Infratil says it is business as usual, but ready to roll, as it switches chief executive

Infratil has announced the departure of its long time chief executive, with the infrastructure investor insisting it is business as usual, but also readying itself for a possible takeover attempt.

The NZX-listed fund, which jointly owns Vodafone New Zealand, has a majority shareholding in Trustpower and Wellington Airport as well as other assets, announced on Wednesday that Marko Bogoievski would stand down as chief executive at the start of April.

Bogoievski, who has headed the company for 12 years, will remain as chief executive at Morrison & Co, the investment bank which manages Infratil.

He will be replaced by Jason Boyes, the former Buddle Findlay partner who joined Morrison & Co in 2011. Boyes led the initial public offering of Z Energy in 2013, heads Infratil’s Europe business and currently chairs two of its renewable energy businesses.

It will be the first time that Infratil and Morrison & Co are not run by the same person.

The change comes as investors wait for news on whether Infratil will receive another takeover approach after AustralianSuper revealed it had made a non-binding $5.4 billion approach in December.

Infratil rejected the offer and said it would not engage at that level.

Infratil chief executive Mark Tume said discussions about succession at the fund had been under way for nearly two years and the announcement was not related to recent events.

“It’s not a decision that’s fallen out of the sky … It’s not reflective of recent context or recent events,” Tume said.”We are very much in business as usual mode. This is something we had been shoring up since the middle of last year.”

He was delighted with the appointment of Boyes, who he described as “the only and obvious choice”.

Since AustralianSuper publicised its bid, there have been reports from across the Tasman that IFM Investors could also be preparing a bid, but so far nothing had materialised.

Bogoievski has said the company needs to continue to go about its business as if there would be no offer, but confirmed that work had also been done to ready itself for a bid process.

“We are obviously prepared, whether it’s Aus Super or anyone else who turns up with a scheme proposal or a takeover bid.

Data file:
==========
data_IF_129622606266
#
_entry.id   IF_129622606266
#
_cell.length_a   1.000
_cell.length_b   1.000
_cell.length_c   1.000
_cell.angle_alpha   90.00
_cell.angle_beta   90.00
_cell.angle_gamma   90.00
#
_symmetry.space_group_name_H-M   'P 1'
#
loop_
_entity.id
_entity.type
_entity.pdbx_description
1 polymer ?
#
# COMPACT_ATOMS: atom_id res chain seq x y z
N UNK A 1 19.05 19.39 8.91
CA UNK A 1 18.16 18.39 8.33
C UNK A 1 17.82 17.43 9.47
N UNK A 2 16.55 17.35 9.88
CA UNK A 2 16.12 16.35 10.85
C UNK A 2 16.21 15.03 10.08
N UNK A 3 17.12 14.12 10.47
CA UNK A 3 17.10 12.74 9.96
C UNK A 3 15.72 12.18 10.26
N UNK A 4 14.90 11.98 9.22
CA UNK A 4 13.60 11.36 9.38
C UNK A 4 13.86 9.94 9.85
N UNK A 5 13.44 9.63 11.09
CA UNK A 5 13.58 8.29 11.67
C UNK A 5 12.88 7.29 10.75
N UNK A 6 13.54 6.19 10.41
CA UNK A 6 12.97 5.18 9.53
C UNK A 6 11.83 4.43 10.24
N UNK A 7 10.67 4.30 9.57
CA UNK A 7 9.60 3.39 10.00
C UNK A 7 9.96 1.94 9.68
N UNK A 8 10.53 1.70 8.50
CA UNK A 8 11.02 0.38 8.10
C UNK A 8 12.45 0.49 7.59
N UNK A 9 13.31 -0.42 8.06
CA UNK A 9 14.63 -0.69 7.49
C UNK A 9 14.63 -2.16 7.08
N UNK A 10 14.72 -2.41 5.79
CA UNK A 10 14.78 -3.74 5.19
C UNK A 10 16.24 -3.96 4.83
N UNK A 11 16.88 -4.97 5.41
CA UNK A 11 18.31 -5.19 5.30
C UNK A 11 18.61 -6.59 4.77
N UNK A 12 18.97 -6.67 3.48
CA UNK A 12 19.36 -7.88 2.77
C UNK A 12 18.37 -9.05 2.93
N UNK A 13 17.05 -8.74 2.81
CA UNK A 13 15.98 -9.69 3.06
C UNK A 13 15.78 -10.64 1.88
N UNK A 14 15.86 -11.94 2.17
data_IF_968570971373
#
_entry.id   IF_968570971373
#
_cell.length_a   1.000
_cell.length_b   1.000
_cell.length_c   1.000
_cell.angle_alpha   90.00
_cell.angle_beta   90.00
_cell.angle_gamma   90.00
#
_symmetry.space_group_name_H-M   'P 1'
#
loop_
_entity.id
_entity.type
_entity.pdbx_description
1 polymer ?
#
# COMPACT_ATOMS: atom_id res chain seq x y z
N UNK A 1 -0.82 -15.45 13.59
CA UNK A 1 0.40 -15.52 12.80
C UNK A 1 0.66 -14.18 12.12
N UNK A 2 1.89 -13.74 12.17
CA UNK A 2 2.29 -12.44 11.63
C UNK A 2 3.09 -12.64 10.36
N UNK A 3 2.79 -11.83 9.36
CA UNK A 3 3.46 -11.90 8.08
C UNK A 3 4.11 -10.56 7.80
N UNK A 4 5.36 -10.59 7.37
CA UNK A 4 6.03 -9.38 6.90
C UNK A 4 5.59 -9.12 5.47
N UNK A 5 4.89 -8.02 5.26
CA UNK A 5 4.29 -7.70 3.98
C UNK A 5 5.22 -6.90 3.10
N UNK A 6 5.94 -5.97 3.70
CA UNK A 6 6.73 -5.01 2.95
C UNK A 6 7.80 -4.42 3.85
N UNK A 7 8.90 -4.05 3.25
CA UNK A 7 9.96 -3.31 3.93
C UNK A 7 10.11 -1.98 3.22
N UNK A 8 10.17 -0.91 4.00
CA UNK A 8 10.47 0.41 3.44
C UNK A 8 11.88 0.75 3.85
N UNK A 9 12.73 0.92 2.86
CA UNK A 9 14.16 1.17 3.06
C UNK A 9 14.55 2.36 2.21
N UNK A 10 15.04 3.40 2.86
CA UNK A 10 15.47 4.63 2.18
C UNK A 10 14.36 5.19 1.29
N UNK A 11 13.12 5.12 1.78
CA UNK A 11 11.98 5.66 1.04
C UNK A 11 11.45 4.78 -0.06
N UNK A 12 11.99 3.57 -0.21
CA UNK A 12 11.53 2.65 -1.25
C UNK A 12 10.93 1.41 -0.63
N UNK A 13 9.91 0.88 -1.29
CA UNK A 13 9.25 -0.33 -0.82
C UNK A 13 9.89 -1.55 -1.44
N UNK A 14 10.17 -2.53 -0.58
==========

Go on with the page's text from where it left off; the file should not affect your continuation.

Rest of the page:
“There’s a pretty standard playbook, on how you appropriately respond, working through your independent directors, [get] updated views on valuations and alternatives and so on.

“You can rest assured we have nailed down every single piece that we can control, and if it’s a fire drill, that’s fine. It’s all good practice for independent boards. But yes, we’re prepared.”

Days before the AustralianSuper bid became public, Infratil announced a strategic review of its controlling stake in windfarm developer Tilt Renewables (a process Boyes is leading).

Since then Infratil has announced a revaluation of its Australian data centre business, CDC, while Trustpower has put its retail business up for sale.

Boyes said he was ready for the role as the head of a listed company and had considered that he may arrive to a takeover process.

“It certainly hasn’t past my judgement that that might be the case, but I think it is the right thing for Infratil to be continuing on with its own business.”

After a decade at the company, Boyes said he brought to the role “a deep understanding of what we have and where we’re trying to take the business”.

He enjoyed meeting with both institutional and retail investors and believed as chief executive the company “might do more of that than we’ve done in the past, even though I think we’re really good at it”.

A change in strategy or direction was unlikely. “I think there’s more to be done in energy and digital infrastructure” as well as more opportunities for its healthcare team.

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